Across Europe, the COVID-19 crisis has led to a collapse in trade in goods and services. Measures to contain the spread of the virus have resulted in a sharp drop in trade and services. The transportation industry, products, capital goods, outdoor goods and tourism have stalled for many, many months, the question arises: How is the world changing?
In Europe and the rest of the world, the way we live, think and act has changed. The parks are full of families walking while the city is in lock down. Parcel services have grown exponentially as customers order online as stores have been closed for months. Because of the many long lockdowns, shopping among Europeans is on the decline. Many shops and restaurants have closed permanently. People in financially more difficult countries are looking for ways to save money. Europeans are less optimistic about the economic recovery than people on other continents. Because of the many restrictions, people are looking towards the digital such as entertainment, shopping, and restaurant delivery options. People in Europe are changing from a cash society to a cashless society.
The coronavirus, including the impact on consumers, has infected world trade to the point where some import and export runs are slower but others no longer exist. The current situation caused by the coronavirus presents enormous challenges not only for importing and exporting countries in Europe, but also for the entire global economy.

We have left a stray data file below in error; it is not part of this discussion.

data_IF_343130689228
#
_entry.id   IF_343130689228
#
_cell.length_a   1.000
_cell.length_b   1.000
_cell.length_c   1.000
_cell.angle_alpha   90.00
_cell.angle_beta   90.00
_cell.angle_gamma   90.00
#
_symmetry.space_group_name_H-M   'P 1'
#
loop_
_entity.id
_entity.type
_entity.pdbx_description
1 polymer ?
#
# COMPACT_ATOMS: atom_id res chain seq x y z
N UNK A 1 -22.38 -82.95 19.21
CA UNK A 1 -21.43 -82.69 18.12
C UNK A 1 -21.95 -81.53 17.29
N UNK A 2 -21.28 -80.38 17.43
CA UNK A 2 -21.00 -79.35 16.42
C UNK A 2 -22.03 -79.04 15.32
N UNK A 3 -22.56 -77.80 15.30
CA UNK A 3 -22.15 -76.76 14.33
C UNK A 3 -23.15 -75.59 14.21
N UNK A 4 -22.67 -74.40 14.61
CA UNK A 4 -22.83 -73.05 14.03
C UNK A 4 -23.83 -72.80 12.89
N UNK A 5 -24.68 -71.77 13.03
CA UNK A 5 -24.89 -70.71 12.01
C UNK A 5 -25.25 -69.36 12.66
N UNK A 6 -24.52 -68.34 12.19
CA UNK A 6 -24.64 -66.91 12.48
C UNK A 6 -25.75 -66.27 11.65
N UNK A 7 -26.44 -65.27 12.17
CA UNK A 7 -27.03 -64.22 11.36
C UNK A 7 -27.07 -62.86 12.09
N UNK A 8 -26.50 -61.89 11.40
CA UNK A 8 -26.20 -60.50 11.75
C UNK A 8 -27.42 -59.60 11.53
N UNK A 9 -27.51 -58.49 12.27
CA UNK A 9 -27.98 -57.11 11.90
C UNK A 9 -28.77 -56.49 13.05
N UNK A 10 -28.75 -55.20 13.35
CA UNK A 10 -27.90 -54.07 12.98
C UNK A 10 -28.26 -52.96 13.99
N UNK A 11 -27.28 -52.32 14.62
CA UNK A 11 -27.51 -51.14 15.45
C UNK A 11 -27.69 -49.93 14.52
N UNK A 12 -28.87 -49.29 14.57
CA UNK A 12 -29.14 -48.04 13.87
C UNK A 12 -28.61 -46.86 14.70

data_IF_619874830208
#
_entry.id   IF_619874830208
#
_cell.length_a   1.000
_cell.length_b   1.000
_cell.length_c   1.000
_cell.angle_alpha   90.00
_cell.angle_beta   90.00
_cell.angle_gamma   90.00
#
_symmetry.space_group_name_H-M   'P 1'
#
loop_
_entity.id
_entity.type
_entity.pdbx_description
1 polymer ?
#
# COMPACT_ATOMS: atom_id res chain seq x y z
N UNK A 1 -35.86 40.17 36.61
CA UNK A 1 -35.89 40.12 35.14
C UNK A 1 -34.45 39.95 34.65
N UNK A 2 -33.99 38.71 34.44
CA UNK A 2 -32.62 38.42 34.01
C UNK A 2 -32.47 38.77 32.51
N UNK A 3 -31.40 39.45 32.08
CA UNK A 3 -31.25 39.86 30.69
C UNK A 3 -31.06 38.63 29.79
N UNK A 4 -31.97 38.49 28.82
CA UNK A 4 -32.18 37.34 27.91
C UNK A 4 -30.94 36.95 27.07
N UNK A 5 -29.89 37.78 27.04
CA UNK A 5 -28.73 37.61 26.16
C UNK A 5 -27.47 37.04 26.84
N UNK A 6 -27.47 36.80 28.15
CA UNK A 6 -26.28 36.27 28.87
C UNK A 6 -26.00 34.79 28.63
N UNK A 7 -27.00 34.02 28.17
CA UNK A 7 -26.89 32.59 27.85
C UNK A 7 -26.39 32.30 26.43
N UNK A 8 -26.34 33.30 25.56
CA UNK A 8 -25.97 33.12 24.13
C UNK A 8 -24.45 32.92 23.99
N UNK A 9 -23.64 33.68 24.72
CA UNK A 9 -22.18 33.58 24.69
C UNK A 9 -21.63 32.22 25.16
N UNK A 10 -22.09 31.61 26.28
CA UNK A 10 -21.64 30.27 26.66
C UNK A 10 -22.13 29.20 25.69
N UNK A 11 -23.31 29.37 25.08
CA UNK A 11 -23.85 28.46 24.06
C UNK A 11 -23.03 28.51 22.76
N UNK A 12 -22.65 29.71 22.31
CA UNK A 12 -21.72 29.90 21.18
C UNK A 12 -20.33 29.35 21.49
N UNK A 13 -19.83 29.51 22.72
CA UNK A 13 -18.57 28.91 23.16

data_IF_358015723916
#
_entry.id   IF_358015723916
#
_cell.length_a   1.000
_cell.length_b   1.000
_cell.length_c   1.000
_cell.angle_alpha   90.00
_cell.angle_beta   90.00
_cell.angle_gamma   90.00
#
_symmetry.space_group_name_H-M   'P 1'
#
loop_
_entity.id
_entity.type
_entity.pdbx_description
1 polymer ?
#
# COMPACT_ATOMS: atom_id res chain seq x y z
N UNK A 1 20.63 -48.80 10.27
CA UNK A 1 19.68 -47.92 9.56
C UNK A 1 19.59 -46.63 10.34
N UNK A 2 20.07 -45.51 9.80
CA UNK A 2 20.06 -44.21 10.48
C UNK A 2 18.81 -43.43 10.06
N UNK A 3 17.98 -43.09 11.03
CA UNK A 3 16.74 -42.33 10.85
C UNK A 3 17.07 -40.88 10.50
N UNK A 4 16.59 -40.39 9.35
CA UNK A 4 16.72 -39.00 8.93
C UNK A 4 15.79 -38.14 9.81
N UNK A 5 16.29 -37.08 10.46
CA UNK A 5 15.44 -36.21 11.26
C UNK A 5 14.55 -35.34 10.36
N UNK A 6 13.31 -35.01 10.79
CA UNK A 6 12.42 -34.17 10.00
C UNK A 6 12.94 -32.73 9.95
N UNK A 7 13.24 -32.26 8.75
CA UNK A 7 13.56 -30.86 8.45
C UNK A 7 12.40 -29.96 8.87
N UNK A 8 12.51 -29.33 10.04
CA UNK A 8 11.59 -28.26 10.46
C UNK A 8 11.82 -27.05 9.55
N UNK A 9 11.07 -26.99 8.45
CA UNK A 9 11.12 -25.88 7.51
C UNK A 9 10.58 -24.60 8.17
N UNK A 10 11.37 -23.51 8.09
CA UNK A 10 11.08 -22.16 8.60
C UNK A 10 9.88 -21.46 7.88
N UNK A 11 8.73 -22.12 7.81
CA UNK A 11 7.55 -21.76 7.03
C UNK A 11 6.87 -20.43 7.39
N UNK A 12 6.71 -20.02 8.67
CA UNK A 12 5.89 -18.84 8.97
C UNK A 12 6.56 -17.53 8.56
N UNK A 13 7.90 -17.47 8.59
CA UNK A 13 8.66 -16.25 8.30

The main problems of foreign trade are:
- Supply chain disruptions worldwide
- Restrictions or even the closing of border crossings
- Quarantine regulations
- Customs clearance delays
Some long-term problems that affect the level of imports are unemployment, shop and restaurant closures, changes in the way consumers shop, and the end user’s financial resources.
As COVID-19 has spread around the world, the general terms and conditions for doing business abroad are changing. In Europe, many companies have switched to short-time working, which means that workers may now only work 4 hours a week instead of 36 or more. Many companies have slowed down or even stopped their production. In countries like Germany or Austria, the number of people receiving state benefits is increasing dramatically due to job losses, while in other countries it is reported that people are starving because they have no work. Globally, more people die of hunger than of the virus itself.